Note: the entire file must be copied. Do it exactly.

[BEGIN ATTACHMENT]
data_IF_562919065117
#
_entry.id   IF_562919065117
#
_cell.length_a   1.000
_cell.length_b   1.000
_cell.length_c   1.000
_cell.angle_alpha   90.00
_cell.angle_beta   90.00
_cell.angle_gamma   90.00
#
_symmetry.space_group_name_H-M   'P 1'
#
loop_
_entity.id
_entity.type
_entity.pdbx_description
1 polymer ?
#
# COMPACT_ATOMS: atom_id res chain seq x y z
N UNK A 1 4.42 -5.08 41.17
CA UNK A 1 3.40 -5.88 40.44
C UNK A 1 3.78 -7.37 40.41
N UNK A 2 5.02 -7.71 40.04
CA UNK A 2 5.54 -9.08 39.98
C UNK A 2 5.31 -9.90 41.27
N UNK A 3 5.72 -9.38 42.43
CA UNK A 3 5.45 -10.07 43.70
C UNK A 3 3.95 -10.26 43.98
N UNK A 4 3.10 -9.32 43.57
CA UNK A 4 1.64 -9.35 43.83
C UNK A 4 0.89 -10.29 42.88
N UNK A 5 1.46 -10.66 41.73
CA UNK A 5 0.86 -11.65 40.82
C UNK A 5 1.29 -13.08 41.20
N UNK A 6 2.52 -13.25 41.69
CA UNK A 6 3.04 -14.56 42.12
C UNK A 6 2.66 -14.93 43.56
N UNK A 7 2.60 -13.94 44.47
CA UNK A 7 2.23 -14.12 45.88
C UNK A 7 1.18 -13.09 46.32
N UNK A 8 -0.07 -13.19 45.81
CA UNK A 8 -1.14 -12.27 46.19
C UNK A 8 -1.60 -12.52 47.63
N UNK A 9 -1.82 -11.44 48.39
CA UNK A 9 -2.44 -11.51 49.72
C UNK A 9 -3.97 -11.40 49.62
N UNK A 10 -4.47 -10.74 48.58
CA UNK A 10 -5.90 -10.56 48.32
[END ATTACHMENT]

data_IF_562919065117
#
_entry.id   IF_562919065117
#
_cell.length_a   1.000
_cell.length_b   1.000
_cell.length_c   1.000
_cell.angle_alpha   90.00
_cell.angle_beta   90.00
_cell.angle_gamma   90.00
#
_symmetry.space_group_name_H-M   'P 1'
#
loop_
_entity.id
_entity.type
_entity.pdbx_description
1 polymer ?
#
# COMPACT_ATOMS: atom_id res chain seq x y z
N UNK A 1 4.42 -5.08 41.17
CA UNK A 1 3.40 -5.88 40.44
C UNK A 1 3.78 -7.37 40.41
N UNK A 2 5.02 -7.71 40.04
CA UNK A 2 5.54 -9.08 39.98
C UNK A 2 5.31 -9.90 41.27
N UNK A 3 5.72 -9.38 42.43
CA UNK A 3 5.45 -10.07 43.70
C UNK A 3 3.95 -10.26 43.98
N UNK A 4 3.10 -9.32 43.57
CA UNK A 4 1.64 -9.35 43.83
C UNK A 4 0.89 -10.29 42.88
N UNK A 5 1.46 -10.66 41.73
CA UNK A 5 0.86 -11.65 40.82
C UNK A 5 1.29 -13.08 41.20
N UNK A 6 2.52 -13.25 41.69
CA UNK A 6 3.04 -14.56 42.12
C UNK A 6 2.66 -14.93 43.56
N UNK A 7 2.60 -13.94 44.47
CA UNK A 7 2.23 -14.12 45.88
C UNK A 7 1.18 -13.09 46.32
N UNK A 8 -0.07 -13.19 45.81
CA UNK A 8 -1.14 -12.27 46.19
C UNK A 8 -1.60 -12.52 47.63
N UNK A 9 -1.82 -11.44 48.39
CA UNK A 9 -2.44 -11.51 49.72
C UNK A 9 -3.97 -11.40 49.62
N UNK A 10 -4.47 -10.74 48.58
CA UNK A 10 -5.90 -10.56 48.32